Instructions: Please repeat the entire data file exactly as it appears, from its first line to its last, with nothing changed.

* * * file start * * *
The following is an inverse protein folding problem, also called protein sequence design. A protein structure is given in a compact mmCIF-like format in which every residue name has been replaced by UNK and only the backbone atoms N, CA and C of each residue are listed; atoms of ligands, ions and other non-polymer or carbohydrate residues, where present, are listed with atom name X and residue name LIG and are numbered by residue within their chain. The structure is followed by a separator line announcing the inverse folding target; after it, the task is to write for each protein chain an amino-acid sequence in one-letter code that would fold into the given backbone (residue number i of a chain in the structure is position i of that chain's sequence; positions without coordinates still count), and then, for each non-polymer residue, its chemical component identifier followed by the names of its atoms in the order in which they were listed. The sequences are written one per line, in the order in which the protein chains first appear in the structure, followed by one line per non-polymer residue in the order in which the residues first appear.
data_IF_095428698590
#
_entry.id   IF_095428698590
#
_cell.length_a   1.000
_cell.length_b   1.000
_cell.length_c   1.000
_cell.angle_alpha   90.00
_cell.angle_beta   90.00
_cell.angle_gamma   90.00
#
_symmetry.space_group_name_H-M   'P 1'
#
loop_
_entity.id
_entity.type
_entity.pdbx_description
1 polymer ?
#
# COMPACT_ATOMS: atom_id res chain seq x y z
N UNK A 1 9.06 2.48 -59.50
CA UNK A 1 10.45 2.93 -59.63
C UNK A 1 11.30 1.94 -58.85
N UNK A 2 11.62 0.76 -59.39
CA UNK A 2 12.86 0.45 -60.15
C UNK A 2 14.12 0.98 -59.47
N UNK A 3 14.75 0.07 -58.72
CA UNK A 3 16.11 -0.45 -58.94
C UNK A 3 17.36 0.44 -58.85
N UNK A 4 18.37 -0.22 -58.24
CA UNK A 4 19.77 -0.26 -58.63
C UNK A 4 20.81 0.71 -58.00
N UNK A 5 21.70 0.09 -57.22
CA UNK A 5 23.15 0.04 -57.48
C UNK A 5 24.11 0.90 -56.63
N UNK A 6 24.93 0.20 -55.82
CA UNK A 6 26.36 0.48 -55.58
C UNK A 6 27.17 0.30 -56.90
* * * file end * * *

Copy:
The following is an inverse protein folding problem, also called protein sequence design. A protein structure is given in a compact mmCIF-like format in which every residue name has been replaced by UNK and only the backbone atoms N, CA and C of each residue are listed; atoms of ligands, ions and other non-polymer or carbohydrate residues, where present, are listed with atom name X and residue name LIG and are numbered by residue within their chain. The structure is followed by a separator line announcing the inverse folding target; after it, the task is to write for each protein chain an amino-acid sequence in one-letter code that would fold into the given backbone (residue number i of a chain in the structure is position i of that chain's sequence; positions without coordinates still count), and then, for each non-polymer residue, its chemical component identifier followed by the names of its atoms in the order in which they were listed. The sequences are written one per line, in the order in which the protein chains first appear in the structure, followed by one line per non-polymer residue in the order in which the residues first appear.
data_IF_095428698590
#
_entry.id   IF_095428698590
#
_cell.length_a   1.000
_cell.length_b   1.000
_cell.length_c   1.000
_cell.angle_alpha   90.00
_cell.angle_beta   90.00
_cell.angle_gamma   90.00
#
_symmetry.space_group_name_H-M   'P 1'
#
loop_
_entity.id
_entity.type
_entity.pdbx_description
1 polymer ?
#
# COMPACT_ATOMS: atom_id res chain seq x y z
N UNK A 1 9.06 2.48 -59.50
CA UNK A 1 10.45 2.93 -59.63
C UNK A 1 11.30 1.94 -58.85
N UNK A 2 11.62 0.76 -59.39
CA UNK A 2 12.86 0.45 -60.15
C UNK A 2 14.12 0.98 -59.47
N UNK A 3 14.75 0.07 -58.72
CA UNK A 3 16.11 -0.45 -58.94
C UNK A 3 17.36 0.44 -58.85
N UNK A 4 18.37 -0.22 -58.24
CA UNK A 4 19.77 -0.26 -58.63
C UNK A 4 20.81 0.71 -58.00
N UNK A 5 21.70 0.09 -57.22
CA UNK A 5 23.15 0.04 -57.48
C UNK A 5 24.11 0.90 -56.63
N UNK A 6 24.93 0.20 -55.82
CA UNK A 6 26.36 0.48 -55.58
C UNK A 6 27.17 0.30 -56.90